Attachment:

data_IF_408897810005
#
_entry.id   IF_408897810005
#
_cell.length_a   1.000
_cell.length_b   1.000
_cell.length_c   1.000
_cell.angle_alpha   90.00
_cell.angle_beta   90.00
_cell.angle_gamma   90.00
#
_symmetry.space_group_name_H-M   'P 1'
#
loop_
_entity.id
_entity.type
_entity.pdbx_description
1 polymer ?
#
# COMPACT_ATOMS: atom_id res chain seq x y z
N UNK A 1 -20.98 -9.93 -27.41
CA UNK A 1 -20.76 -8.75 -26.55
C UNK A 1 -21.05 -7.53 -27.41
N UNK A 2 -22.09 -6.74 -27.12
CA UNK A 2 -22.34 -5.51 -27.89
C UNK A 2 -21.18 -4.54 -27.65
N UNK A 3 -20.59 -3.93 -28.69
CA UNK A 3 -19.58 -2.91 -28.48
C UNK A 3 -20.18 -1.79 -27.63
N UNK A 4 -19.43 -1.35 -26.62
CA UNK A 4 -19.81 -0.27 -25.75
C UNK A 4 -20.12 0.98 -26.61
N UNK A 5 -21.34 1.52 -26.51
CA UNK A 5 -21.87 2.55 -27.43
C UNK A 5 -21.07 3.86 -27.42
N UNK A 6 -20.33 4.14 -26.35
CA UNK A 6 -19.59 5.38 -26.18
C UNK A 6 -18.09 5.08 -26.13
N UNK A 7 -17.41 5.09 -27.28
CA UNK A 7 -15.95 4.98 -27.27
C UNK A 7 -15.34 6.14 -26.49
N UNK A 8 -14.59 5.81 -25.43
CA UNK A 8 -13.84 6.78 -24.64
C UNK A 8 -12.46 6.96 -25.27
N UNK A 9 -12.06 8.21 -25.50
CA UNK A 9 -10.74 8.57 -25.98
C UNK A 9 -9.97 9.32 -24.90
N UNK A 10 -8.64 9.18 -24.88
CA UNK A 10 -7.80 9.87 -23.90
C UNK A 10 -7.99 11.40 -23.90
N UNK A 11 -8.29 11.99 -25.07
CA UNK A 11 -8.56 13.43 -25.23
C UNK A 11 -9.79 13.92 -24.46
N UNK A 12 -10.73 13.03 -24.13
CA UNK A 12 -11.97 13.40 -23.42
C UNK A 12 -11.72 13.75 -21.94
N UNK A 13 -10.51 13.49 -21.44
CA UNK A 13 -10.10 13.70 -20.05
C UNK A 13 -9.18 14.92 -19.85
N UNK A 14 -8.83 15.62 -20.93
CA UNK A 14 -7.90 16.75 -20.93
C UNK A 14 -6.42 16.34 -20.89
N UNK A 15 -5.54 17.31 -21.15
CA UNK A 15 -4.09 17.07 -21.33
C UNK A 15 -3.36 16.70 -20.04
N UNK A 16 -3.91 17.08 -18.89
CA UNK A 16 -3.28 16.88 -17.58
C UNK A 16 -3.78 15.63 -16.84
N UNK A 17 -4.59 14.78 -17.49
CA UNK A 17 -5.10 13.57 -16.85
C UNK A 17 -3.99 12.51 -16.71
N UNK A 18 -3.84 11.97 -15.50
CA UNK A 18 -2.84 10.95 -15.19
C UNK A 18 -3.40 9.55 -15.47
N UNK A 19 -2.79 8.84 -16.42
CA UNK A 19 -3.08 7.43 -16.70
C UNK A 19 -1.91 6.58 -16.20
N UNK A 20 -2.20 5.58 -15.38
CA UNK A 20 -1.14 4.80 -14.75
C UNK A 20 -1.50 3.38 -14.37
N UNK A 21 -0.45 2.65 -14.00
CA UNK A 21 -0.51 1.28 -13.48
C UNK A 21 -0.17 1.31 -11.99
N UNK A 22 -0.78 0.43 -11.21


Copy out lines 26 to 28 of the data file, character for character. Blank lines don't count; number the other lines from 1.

C UNK A 2 -21.18 -4.54 -27.65
N UNK A 3 -20.59 -3.93 -28.69
CA UNK A 3 -19.58 -2.91 -28.48